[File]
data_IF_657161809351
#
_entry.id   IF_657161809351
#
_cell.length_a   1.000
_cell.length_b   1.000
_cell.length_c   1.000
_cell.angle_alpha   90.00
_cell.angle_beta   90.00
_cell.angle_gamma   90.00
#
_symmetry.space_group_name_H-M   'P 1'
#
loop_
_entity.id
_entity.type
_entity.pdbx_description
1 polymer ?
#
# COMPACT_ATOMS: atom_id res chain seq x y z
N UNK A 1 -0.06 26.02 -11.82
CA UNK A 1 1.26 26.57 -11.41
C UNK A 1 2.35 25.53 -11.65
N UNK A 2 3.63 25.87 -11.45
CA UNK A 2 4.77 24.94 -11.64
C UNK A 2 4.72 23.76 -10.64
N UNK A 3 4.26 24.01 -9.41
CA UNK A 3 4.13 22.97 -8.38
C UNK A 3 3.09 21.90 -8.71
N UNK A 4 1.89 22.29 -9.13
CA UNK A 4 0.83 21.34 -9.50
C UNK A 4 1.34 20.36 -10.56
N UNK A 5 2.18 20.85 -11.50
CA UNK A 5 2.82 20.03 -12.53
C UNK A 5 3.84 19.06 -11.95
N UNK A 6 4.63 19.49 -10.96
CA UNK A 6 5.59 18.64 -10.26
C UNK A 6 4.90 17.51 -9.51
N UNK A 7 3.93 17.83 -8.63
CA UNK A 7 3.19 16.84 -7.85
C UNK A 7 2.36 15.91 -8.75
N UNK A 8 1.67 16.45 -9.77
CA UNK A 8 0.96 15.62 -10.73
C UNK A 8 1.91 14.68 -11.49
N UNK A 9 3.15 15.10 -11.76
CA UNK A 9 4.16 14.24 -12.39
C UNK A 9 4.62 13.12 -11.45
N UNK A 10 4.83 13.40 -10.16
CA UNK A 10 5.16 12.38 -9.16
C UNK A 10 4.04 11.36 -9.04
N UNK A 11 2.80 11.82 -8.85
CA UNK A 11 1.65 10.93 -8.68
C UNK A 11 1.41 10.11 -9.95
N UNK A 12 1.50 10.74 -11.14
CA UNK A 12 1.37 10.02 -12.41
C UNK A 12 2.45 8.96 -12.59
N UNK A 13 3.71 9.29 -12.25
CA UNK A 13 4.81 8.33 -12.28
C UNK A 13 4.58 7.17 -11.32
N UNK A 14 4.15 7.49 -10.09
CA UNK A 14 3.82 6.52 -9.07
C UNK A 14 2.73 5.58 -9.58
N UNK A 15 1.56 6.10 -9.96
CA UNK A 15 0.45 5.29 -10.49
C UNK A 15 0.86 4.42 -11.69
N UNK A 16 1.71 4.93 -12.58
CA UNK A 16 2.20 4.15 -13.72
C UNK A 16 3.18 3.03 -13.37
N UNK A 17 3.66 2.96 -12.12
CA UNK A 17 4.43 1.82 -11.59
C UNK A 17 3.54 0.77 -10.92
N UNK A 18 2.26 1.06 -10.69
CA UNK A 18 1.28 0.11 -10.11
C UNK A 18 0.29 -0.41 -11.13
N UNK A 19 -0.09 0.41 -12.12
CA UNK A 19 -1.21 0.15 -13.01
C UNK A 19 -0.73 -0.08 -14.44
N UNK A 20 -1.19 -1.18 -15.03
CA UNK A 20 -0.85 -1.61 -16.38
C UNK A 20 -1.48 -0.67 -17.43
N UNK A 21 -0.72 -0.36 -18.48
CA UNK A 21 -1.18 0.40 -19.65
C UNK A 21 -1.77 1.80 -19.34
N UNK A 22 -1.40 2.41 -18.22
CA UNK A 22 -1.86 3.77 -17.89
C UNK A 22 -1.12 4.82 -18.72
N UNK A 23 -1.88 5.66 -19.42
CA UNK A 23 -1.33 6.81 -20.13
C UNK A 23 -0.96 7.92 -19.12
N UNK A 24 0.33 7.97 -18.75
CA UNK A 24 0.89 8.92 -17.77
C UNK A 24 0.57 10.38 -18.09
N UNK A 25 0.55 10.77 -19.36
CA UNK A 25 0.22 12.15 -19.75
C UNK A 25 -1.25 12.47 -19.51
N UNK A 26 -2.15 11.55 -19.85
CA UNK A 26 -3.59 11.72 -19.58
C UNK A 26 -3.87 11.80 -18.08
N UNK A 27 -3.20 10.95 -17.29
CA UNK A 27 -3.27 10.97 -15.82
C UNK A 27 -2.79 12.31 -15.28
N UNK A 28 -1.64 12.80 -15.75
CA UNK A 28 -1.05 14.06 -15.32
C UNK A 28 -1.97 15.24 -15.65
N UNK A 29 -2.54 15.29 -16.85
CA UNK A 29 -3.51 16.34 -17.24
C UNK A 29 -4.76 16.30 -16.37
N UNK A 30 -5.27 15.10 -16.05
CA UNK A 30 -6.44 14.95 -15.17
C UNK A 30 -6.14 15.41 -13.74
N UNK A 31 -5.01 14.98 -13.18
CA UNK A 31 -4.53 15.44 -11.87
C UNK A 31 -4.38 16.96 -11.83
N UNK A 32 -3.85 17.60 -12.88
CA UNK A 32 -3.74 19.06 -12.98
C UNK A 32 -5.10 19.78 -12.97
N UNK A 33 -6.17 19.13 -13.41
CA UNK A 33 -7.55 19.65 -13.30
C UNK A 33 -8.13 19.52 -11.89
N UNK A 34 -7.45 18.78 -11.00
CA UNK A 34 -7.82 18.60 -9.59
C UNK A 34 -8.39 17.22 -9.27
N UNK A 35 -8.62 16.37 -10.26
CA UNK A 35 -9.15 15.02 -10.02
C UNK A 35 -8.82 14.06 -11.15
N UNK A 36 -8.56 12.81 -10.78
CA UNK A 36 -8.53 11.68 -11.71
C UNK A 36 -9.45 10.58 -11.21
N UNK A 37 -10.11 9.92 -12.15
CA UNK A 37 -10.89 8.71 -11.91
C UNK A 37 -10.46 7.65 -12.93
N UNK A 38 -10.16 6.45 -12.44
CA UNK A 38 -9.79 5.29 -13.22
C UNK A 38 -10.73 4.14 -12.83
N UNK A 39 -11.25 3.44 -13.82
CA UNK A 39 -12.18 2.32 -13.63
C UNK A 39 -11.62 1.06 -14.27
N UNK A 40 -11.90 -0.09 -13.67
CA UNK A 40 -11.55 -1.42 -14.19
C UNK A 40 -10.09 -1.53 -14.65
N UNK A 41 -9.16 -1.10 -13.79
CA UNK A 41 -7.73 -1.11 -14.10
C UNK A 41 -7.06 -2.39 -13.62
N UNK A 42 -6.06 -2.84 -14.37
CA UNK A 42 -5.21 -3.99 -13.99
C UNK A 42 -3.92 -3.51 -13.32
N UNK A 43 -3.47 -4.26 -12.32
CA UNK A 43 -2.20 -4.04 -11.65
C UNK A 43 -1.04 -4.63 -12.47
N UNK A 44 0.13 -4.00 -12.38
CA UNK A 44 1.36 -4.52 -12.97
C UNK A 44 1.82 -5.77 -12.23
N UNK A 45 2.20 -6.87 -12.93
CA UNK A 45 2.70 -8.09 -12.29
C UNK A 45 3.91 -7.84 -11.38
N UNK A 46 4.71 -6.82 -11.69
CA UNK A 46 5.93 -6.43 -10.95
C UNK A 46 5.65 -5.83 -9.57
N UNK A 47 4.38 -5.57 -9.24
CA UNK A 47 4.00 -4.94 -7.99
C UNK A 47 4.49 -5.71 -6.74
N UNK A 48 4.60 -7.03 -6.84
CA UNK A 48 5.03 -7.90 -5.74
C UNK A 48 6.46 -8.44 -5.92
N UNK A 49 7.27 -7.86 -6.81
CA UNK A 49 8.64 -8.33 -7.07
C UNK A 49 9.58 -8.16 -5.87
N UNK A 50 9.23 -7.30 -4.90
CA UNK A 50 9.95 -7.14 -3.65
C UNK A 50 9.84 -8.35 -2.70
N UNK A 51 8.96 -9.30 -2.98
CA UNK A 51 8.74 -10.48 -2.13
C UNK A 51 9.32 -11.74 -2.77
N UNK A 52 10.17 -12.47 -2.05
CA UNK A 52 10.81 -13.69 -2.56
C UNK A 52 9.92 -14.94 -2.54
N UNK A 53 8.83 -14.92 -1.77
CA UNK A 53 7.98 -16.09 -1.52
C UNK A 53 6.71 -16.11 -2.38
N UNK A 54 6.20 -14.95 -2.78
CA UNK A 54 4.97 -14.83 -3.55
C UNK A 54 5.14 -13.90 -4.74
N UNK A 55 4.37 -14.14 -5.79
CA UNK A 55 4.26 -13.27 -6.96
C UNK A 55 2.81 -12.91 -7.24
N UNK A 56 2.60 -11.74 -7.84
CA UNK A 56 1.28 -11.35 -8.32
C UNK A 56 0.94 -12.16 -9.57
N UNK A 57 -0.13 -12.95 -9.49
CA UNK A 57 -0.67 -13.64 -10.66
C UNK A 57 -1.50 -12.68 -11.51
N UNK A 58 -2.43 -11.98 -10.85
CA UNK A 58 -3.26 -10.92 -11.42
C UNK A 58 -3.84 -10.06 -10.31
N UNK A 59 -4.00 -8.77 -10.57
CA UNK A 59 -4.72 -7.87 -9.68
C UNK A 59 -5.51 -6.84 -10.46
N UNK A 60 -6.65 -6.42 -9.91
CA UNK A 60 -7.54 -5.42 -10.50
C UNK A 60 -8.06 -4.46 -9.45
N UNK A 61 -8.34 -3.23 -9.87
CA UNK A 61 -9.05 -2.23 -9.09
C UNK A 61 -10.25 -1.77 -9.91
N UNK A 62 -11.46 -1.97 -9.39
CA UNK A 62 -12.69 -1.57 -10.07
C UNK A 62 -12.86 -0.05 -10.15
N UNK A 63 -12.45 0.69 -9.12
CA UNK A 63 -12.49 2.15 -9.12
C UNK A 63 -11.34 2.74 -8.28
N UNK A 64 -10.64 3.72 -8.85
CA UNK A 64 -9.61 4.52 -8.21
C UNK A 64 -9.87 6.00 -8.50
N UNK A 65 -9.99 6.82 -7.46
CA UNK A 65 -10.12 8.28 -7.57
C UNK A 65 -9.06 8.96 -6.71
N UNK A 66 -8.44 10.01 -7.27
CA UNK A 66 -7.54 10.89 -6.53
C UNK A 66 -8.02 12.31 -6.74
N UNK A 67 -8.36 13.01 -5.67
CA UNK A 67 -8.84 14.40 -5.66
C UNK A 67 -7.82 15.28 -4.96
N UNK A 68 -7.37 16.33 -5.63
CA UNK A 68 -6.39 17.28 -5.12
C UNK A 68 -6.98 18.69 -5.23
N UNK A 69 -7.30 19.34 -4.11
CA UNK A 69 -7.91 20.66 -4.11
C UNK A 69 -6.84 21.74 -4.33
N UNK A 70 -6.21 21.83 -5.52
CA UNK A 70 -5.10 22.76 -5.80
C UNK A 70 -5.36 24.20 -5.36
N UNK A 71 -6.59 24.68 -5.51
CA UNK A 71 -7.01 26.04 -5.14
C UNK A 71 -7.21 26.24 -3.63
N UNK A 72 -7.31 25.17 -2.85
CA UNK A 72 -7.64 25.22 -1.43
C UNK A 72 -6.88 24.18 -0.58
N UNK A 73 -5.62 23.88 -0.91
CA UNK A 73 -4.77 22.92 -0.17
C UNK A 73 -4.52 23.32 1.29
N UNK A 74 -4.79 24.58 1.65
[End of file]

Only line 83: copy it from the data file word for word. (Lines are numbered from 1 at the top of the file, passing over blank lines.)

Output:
C UNK A 21 -1.77 1.80 -19.34